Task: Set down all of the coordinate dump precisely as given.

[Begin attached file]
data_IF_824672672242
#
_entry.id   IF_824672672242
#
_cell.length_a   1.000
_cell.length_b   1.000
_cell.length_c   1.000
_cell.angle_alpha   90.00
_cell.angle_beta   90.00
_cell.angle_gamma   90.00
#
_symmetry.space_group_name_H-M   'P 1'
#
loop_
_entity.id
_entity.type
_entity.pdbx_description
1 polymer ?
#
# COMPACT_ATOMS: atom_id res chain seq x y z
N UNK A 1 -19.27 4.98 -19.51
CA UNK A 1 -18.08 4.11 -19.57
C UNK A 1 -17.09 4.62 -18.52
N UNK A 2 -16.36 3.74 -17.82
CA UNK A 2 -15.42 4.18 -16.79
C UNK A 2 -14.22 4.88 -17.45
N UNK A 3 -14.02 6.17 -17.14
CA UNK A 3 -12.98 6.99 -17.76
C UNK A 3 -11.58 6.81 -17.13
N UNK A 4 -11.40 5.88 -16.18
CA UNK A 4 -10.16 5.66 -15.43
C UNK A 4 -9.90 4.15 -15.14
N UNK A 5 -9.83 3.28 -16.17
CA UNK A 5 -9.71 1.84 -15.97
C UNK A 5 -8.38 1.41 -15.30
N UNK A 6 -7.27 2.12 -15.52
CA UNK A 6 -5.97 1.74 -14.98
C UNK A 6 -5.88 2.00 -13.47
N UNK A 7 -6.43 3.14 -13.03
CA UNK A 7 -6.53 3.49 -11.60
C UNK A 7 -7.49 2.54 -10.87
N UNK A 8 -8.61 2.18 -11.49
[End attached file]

data_IF_824672672242
#
_entry.id   IF_824672672242
#
_cell.length_a   1.000
_cell.length_b   1.000
_cell.length_c   1.000
_cell.angle_alpha   90.00
_cell.angle_beta   90.00
_cell.angle_gamma   90.00
#
_symmetry.space_group_name_H-M   'P 1'
#
loop_
_entity.id
_entity.type
_entity.pdbx_description
1 polymer ?
#
# COMPACT_ATOMS: atom_id res chain seq x y z
N UNK A 1 -19.27 4.98 -19.51
CA UNK A 1 -18.08 4.11 -19.57
C UNK A 1 -17.09 4.62 -18.52
N UNK A 2 -16.36 3.74 -17.82
CA UNK A 2 -15.42 4.18 -16.79
C UNK A 2 -14.22 4.88 -17.45
N UNK A 3 -14.02 6.17 -17.14
CA UNK A 3 -12.98 6.99 -17.76
C UNK A 3 -11.58 6.81 -17.13
N UNK A 4 -11.40 5.88 -16.18
CA UNK A 4 -10.16 5.66 -15.43
C UNK A 4 -9.90 4.15 -15.14
N UNK A 5 -9.83 3.28 -16.17
CA UNK A 5 -9.71 1.84 -15.97
C UNK A 5 -8.38 1.41 -15.30
N UNK A 6 -7.27 2.12 -15.52
CA UNK A 6 -5.97 1.74 -14.98
C UNK A 6 -5.88 2.00 -13.47
N UNK A 7 -6.43 3.14 -13.03
CA UNK A 7 -6.53 3.49 -11.60
C UNK A 7 -7.49 2.54 -10.87
N UNK A 8 -8.61 2.18 -11.49